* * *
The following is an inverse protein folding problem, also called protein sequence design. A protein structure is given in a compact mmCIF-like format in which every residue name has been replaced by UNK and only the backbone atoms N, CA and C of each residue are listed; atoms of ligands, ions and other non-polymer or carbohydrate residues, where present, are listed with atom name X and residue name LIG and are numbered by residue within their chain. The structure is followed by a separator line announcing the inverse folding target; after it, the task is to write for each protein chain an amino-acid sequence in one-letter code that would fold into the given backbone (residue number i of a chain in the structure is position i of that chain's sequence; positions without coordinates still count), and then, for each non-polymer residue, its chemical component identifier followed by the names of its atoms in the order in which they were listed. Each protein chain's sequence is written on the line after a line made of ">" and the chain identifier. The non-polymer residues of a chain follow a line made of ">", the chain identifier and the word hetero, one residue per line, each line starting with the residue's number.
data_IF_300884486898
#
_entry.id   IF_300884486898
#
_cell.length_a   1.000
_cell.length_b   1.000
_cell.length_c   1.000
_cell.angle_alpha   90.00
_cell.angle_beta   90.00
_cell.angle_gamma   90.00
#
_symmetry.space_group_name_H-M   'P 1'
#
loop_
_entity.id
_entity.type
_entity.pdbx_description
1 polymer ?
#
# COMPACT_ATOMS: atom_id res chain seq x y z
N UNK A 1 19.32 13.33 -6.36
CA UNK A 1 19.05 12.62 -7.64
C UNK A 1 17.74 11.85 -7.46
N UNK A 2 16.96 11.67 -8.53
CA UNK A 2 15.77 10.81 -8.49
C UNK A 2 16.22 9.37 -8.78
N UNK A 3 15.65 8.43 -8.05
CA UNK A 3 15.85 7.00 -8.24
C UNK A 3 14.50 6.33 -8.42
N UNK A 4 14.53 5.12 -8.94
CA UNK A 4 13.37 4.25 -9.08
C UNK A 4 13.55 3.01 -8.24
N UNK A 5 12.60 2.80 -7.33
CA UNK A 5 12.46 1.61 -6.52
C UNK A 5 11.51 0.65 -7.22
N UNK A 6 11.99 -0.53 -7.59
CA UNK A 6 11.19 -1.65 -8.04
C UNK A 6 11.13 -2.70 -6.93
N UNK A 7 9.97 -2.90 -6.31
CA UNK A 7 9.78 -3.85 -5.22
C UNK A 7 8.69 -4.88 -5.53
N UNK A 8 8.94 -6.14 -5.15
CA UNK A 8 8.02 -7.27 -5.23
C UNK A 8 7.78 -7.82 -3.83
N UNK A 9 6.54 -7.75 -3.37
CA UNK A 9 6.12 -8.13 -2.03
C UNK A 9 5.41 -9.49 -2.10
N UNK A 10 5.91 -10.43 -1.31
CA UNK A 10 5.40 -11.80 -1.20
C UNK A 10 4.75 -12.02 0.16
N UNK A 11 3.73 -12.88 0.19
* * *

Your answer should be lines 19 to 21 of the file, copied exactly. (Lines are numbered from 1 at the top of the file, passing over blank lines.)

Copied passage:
1 polymer ?
#
# COMPACT_ATOMS: atom_id res chain seq x y z